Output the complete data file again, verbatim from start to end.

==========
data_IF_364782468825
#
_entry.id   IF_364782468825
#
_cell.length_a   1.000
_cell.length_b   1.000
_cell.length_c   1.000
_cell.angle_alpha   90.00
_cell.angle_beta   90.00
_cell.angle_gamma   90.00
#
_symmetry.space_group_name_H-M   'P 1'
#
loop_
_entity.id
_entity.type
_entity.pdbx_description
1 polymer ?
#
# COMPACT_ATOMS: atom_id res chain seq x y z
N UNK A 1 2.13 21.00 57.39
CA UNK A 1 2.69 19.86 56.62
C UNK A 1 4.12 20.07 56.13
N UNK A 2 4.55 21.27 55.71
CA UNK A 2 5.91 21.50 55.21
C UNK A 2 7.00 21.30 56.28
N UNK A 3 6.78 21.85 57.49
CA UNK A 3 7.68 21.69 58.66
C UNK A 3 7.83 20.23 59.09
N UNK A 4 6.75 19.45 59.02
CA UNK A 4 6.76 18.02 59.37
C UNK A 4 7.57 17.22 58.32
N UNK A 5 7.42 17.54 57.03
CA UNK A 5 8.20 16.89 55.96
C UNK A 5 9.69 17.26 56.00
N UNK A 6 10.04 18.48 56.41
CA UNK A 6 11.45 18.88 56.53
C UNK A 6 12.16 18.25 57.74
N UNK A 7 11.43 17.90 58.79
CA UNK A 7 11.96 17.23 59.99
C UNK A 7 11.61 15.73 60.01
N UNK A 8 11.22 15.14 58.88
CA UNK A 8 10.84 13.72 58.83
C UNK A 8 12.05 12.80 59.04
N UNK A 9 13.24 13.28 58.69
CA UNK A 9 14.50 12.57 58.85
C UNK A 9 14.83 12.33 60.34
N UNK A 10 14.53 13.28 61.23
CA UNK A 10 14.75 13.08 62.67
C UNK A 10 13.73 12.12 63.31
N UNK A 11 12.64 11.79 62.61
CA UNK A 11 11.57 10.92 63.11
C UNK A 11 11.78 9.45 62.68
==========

data_IF_364782468825
#
_entry.id   IF_364782468825
#
_cell.length_a   1.000
_cell.length_b   1.000
_cell.length_c   1.000
_cell.angle_alpha   90.00
_cell.angle_beta   90.00
_cell.angle_gamma   90.00
#
_symmetry.space_group_name_H-M   'P 1'
#
loop_
_entity.id
_entity.type
_entity.pdbx_description
1 polymer ?
#
# COMPACT_ATOMS: atom_id res chain seq x y z
N UNK A 1 2.13 21.00 57.39
CA UNK A 1 2.69 19.86 56.62
C UNK A 1 4.12 20.07 56.13
N UNK A 2 4.55 21.27 55.71
CA UNK A 2 5.91 21.50 55.21
C UNK A 2 7.00 21.30 56.28
N UNK A 3 6.78 21.85 57.49
CA UNK A 3 7.68 21.69 58.66
C UNK A 3 7.83 20.23 59.09
N UNK A 4 6.75 19.45 59.02
CA UNK A 4 6.76 18.02 59.37
C UNK A 4 7.57 17.22 58.32
N UNK A 5 7.42 17.54 57.03
CA UNK A 5 8.20 16.89 55.96
C UNK A 5 9.69 17.26 56.00
N UNK A 6 10.04 18.48 56.41
CA UNK A 6 11.45 18.88 56.53
C UNK A 6 12.16 18.25 57.74
N UNK A 7 11.43 17.90 58.79
CA UNK A 7 11.96 17.23 59.99
C UNK A 7 11.61 15.73 60.01
N UNK A 8 11.22 15.14 58.88
CA UNK A 8 10.84 13.72 58.83
C UNK A 8 12.05 12.80 59.04
N UNK A 9 13.24 13.28 58.69
CA UNK A 9 14.50 12.57 58.85
C UNK A 9 14.83 12.33 60.34
N UNK A 10 14.53 13.28 61.23
CA UNK A 10 14.75 13.08 62.67
C UNK A 10 13.73 12.12 63.31
N UNK A 11 12.64 11.79 62.61
CA UNK A 11 11.57 10.92 63.11
C UNK A 11 11.78 9.45 62.68